- Before each hike do the following:
a– Prepare your written plan for the hike and present it to your scoutmaster. Your plan should include:
b- A map of your planed route
c- Clothing and hiking equipment to be used
d- List of snacks and food items you will take with you
- Create a hiking plan for a 20-mike continuous hike. The plan should include the following:
a- A map of your planed route
b- Clothing and hiking equipment to be used
c- List of snacks and food items you will take with you
d- List of First Aid items you’ll take with you
Note: On this hike, you can stop, and rest as needed and includes the stop for one meal. However, your stops are not be for “extended periods” to time such as for hours or camping overnight.
Planning your Hike
One thing to consider when planning and preparing for each of these hikes is the amount of time it will take you to complete the hike. Of course, preparing for the unexpected should be factored in and considered as potential delays to your hiking progress.
To help in determining the amount of time your hike will take, consider that the average person, assuming the trail is straight and flat, hikes at a rate of 2.5 miles per hour (mph) during an extended (> 3 miles) hike. Then simply multiply the distance of the hike in miles, by the rate of 2.5 mph.
Example: At a rate of 2.5 miles per hour. it would take 4 hours for you to complete a 10-mile hike. (10 miles distance/2.5 mph rate = 4 hours). However, undoubtedly you will take some breaks in your progress along the way for rest stops, to eat your lunch, to take some pictures, etc. Let’s say that your breaks are 10 minutes each and you take three of them along the way. You have then added an additional 30 minutes to your total time making your hike 4.5 hours.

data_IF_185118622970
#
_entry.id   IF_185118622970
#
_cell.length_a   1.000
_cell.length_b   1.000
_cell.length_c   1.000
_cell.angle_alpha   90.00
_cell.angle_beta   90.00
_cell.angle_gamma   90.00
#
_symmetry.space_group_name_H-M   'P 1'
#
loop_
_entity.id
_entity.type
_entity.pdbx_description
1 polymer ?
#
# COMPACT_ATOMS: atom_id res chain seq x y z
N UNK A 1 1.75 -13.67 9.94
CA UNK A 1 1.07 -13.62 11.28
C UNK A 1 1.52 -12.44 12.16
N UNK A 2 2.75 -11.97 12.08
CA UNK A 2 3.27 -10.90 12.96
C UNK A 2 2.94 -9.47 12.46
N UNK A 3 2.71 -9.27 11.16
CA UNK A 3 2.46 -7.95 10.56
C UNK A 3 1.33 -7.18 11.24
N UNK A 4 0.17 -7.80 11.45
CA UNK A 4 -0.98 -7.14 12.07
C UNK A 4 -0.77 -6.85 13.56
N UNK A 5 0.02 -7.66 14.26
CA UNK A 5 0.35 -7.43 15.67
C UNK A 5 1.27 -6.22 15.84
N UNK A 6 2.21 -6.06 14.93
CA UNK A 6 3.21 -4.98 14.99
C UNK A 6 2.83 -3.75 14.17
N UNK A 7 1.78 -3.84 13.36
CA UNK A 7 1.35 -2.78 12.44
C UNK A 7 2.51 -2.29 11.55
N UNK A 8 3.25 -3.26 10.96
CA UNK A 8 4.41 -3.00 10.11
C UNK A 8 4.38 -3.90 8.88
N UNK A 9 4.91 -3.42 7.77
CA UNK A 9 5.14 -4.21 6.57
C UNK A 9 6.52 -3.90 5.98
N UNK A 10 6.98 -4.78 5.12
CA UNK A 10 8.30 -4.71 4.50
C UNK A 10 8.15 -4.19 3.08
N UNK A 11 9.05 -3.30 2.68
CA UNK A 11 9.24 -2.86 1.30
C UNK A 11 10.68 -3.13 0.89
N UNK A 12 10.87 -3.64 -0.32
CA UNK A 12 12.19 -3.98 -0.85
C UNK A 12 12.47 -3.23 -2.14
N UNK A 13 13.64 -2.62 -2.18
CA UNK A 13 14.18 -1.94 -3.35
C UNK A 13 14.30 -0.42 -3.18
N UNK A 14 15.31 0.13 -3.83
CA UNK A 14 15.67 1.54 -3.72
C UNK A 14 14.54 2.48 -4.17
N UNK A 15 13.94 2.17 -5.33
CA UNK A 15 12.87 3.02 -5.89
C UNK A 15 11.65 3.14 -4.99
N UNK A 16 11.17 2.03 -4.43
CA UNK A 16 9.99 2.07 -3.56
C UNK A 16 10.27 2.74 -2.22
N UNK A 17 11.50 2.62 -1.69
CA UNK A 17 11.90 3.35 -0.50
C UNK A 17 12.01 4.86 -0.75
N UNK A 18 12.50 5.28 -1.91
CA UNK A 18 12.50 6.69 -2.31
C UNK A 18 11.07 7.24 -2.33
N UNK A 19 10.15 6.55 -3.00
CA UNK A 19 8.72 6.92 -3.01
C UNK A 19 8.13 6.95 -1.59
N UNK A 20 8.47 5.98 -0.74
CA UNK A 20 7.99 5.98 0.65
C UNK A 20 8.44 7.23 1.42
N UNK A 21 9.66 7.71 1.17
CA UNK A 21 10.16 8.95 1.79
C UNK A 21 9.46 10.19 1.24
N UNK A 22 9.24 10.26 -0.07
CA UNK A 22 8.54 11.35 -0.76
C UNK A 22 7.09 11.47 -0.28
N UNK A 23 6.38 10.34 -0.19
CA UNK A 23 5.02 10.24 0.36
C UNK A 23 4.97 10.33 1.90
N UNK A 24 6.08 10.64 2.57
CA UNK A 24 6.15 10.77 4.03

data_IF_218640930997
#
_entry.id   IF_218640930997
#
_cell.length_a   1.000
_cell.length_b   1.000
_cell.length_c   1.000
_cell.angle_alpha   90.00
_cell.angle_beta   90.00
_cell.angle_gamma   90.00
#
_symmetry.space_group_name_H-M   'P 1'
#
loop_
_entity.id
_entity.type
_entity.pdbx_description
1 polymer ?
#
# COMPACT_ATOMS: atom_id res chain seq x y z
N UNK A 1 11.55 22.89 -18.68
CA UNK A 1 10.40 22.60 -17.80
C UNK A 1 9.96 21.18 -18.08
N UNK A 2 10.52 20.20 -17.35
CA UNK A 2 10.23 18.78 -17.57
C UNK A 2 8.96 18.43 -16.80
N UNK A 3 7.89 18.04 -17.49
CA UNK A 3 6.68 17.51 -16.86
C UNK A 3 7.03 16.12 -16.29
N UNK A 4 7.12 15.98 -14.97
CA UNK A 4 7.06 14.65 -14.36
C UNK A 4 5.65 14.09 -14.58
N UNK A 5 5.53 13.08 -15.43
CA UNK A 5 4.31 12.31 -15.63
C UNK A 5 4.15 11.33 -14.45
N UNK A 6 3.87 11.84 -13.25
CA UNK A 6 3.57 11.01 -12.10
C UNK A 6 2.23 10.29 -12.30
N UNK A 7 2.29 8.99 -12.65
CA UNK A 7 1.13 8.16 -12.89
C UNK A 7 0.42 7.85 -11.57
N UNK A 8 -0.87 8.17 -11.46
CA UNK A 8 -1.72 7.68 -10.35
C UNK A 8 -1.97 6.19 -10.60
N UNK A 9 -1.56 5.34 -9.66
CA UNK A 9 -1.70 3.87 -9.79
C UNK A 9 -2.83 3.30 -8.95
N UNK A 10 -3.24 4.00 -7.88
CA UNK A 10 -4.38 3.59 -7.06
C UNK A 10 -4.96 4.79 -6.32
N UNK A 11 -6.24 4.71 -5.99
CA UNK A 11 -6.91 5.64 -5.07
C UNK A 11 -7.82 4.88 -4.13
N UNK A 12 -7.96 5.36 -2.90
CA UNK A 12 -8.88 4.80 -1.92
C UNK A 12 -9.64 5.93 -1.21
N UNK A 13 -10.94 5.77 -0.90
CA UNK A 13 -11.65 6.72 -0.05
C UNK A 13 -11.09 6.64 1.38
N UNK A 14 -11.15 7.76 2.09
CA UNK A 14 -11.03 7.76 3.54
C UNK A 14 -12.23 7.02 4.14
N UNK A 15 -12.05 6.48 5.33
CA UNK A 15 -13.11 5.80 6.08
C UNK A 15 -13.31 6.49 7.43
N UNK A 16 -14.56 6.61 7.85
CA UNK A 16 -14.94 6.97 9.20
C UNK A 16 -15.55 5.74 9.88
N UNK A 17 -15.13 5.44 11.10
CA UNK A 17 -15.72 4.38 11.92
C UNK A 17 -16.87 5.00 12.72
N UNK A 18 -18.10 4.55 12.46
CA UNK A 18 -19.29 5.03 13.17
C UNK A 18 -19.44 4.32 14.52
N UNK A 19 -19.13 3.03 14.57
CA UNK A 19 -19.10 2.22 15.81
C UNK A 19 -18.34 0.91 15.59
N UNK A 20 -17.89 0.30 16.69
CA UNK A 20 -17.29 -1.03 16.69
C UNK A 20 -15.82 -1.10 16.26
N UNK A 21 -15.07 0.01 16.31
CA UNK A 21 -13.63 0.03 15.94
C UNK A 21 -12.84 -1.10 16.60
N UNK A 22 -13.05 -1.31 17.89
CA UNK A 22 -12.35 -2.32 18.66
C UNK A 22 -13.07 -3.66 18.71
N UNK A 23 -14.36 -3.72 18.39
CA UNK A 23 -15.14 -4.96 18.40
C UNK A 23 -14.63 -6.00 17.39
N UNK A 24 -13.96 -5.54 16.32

Another factor to consider is that it takes the average person an extra 30 minutes of hiking for every 1000 feet in change of elevation when ascending. This means that if your 10-mile hike ascends 1000 feet over the ten-mile distance, you would need to add an additional 30 minutes to your hike duration.
These are general numbers to help you plan your hikes. You can also determine your own hiking rate. Simply track how long it takes you to hike 1 mile. Of course, this may require measuring the one-mile distance and clocking the time it takes you to complete the one mile. In essence, this will give you your own hiking rate based on your stride length and step frequency.
Knowing this aforementioned information will allow you to properly set a departure time for your hike to allow for a pre-determined return time. Consideration, or maybe a buffer time period, should be given for inclement weather delaying your anticipated progress rate.
Remember each of the hikes you take for the merit badge is to prepare you for the next longer and tougher one. Best of luck to you as you prepare for and engage in hiking in our quest for your hiking merit badge. Remember, be prepared, be safe, and enjoy the privilege of being in the great outdoors!